# Thread: Discriminants and Real Solutions.

1. ## Discriminants and Real Solutions.

Hello everyone, I'm in need of a bit of help.
Could someone please explain the process of finding the discriminants and the number of real solutions to the quadratic equation of this expression:

$\displaystyle 5x^2+7x+6=0$

2. Originally Posted by tony_rose88
Hello everyone, I'm in need of a bit of help.
Could someone please explain the process of finding the discriminants and the number of real solutions to the quadratic equation of this expression:

$\displaystyle 5x^2+7x+6=0$
b^2-4ac
=(7)^2-4(5)(6)
=-71

The discriminant is negative, therefore no real roots.

3. For the polynomial $\displaystyle ax^{2} + bx + c = 0$, the discriminant is given as: $\displaystyle b^{2} - 4ac$. There are 3 cases in the value the discriminant can have and each tell you something about your quadratic/parabola:

$\displaystyle b^{2} - 4ac > 0$ - The quadratic has two real roots (crosses x-axis twice)
$\displaystyle b^{2} - 4ac = 0$ - The quadratic has exactly one real root (crosses x-axis once)
$\displaystyle b^{2} - 4ac < 0$ - The quadratic has no real roots (never crosses x-axis)

4. Thank you so much, both of you.
I understand it now!

But lets pretend that the Discriminants IS a positive number, how would I know how many Real Solutions there are?

I have one more quick question totally unrelated while I have you here:

I'm terrible at Simplifying Square Roots.
Could you explain how to simplify this expression for me?

$\displaystyle \sqrt(3y^2w^6) \sqrt(6yw^5)$ (not sure how to do the square root symbol on here)
Assume that all variables represent positive real numbers.

Thanks again!

5. Just two. For polynomials in the form of $\displaystyle ax^{2} + bx + c = 0$, you will not be able to draw the parabola crossing the x-axis more than twice.

6. \sqrt{xy} yields $\displaystyle \sqrt{xy}$.

You can rewrite the square root as an exponent of one-half, i.e.:

$\displaystyle \sqrt{a} = a^{\frac{1}{2}}$

For your question, you can use your power rule to help simplify them after rewriting the square root as an exponent:

$\displaystyle \left(a^{b}\right)^{c} = a^{b \cdot c}$

Something that maybe of help ... In general: $\displaystyle a^{\frac{m}{n}} = \sqrt[n]{a^{m}} = \left(\sqrt[n]{a}\right)^{m}$

7. $\displaystyle \sqrt{3y^2w^6} \sqrt {6yw^5}$

$\displaystyle = \sqrt{3}\cdot \sqrt{y^2}\cdot \sqrt{w^6}\cdot \sqrt{6}\cdot \sqrt{y}\cdot \sqrt{w^5}$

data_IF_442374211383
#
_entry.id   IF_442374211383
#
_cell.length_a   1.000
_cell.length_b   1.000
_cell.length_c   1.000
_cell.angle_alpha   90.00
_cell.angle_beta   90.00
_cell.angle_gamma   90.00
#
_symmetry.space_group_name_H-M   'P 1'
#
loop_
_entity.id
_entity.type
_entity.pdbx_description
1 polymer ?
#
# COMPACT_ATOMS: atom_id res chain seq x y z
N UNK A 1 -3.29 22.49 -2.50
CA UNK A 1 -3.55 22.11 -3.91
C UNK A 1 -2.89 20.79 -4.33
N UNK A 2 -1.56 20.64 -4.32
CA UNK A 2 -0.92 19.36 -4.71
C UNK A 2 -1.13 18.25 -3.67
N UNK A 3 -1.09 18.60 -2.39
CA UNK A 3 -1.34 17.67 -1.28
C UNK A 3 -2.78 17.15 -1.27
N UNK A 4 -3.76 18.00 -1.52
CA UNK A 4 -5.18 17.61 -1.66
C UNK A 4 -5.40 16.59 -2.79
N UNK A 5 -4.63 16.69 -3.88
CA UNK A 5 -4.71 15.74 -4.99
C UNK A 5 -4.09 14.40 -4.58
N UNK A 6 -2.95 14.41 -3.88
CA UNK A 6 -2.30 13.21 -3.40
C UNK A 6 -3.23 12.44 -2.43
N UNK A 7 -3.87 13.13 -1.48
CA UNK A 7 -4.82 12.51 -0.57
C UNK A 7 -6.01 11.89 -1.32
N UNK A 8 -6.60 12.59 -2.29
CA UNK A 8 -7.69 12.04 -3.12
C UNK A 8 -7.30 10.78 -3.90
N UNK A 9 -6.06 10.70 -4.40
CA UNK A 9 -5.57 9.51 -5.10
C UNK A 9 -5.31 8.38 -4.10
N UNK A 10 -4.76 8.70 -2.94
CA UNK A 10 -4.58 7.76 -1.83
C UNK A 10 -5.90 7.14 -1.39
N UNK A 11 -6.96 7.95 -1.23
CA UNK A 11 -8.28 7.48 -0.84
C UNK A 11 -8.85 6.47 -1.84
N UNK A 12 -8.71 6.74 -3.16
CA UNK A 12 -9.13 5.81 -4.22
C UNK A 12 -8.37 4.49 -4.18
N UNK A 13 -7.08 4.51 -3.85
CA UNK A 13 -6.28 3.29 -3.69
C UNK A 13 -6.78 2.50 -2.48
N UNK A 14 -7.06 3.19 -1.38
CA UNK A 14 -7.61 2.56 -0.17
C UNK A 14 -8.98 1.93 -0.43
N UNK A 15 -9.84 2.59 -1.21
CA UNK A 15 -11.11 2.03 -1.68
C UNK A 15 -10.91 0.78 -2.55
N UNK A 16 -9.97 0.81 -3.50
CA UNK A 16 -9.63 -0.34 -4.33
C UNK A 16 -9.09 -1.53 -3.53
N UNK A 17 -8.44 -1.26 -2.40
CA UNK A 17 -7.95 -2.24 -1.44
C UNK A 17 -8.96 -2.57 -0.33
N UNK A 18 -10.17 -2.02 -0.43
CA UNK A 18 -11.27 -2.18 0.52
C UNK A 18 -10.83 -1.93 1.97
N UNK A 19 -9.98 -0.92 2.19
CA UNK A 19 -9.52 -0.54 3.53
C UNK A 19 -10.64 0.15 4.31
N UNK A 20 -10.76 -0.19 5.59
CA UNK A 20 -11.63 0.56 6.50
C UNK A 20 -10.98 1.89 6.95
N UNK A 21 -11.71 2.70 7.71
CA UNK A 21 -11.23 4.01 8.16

Recall that:

$\displaystyle \sqrt{x} = x^{\frac {1}{2}}$

So we have:

$\displaystyle = \sqrt{3}\cdot \sqrt{3}\cdot \sqrt{2}\cdot (y^2)^{\frac {1}{2}}\cdot y^{\frac {1}{2}}\cdot (w^6)^{\frac {1}{2}}\cdot (w^5)^{\frac {1}{2}}$

$\displaystyle = 3\cdot \sqrt{2}\cdot y^{\frac {2}{2}}\cdot y^{\frac {1}{2}}\cdot w^{\frac {6}{2}}\cdot w^{\frac {5}{2}}$

$\displaystyle = 3\cdot \sqrt{2}\cdot y^{\frac {3}{2}}\cdot w^{\frac {11}{2}}$

8. Originally Posted by topher0805
$\displaystyle \sqrt{3y^2w^6} \sqrt {6yw^5}$

$\displaystyle = \sqrt{3}\cdot \sqrt{y^2}\cdot \sqrt{w^6}\cdot \sqrt{6}\cdot \sqrt{y}\cdot \sqrt{w^5}$

Recall that:

$\displaystyle \sqrt{x} = x^{\frac {1}{2}}$

So we have:

$\displaystyle = \sqrt{3}\cdot \sqrt{3}\cdot \sqrt{2}\cdot (y^2)^{\frac {1}{2}}\cdot y^{\frac {1}{2}}\cdot (w^6)^{\frac {1}{2}}\cdot (w^5)^{\frac {1}{2}}$

$\displaystyle = 3\cdot \sqrt{2}\cdot y^{\frac {2}{2}}\cdot y^{\frac {1}{2}}\cdot w^{\frac {6}{2}}\cdot w^{\frac {5}{2}}$

$\displaystyle = 3\cdot \sqrt{2}\cdot y^{\frac {3}{2}}\cdot w^{\frac {11}{2}}$
Okay, I think I'm starting to get it, but could you explain to me where each of the 'parts' come from on this expression:
$\displaystyle = \sqrt{3}\cdot \sqrt{3}\cdot \sqrt{2}\cdot (y^2)^{\frac {1}{2}}\cdot y^{\frac {1}{2}}\cdot (w^6)^{\frac {1}{2}}\cdot (w^5)^{\frac {1}{2}}$

Also,
Is there another way to write that without powers as fractions?

I can't use fractions in my answer.
All variables represent positive real numbers.

Should I just turn them into decimals?

$\displaystyle = 3\cdot \sqrt{2}\cdot y^{1.5}\cdot w^{5.5}$ ?

9. No, don't put them into decimals.

$\displaystyle = \sqrt{3}\cdot \sqrt{3}\cdot \sqrt{2}\cdot (y^2)^{\frac {1}{2}}\cdot y^{\frac {1}{2}}\cdot (w^6)^{\frac {1}{2}}\cdot (w^5)^{\frac {1}{2}}$
The $\displaystyle \sqrt{3}\cdot \sqrt{2}$ terms came from $\displaystyle \sqrt{6}$ .

$\displaystyle \sqrt{6} = \sqrt{3\cdot 2} = \sqrt{3}\cdot \sqrt{2}$

The last 4 terms came from this rule of exponents:

$\displaystyle \sqrt{x} = x^{\frac {1}{2}}$

Another of doing this without fractions as exponents is as follows:

$\displaystyle = \sqrt{3}\cdot \sqrt{3}\cdot \sqrt{2}\cdot (y^2)^{\frac {1}{2}}\cdot y^{\frac {1}{2}}\cdot (w^6)^{\frac {1}{2}}\cdot (w^5)^{\frac {1}{2}}$

$\displaystyle = 3\cdot \sqrt{2}\cdot y\cdot \sqrt {y}\cdot w^{3}\cdot \sqrt {w^5}$

10. Another way of writing the final step is:

$\displaystyle 3\cdot \sqrt{2}\cdot y^{\frac {3}{2}}\cdot w^{\frac {11}{2}}$

$\displaystyle = 3\cdot \sqrt{2}\cdot \sqrt {y^3}\cdot \sqrt {w^{11}}$

11. Ah, okay. I see!

Thank you so much!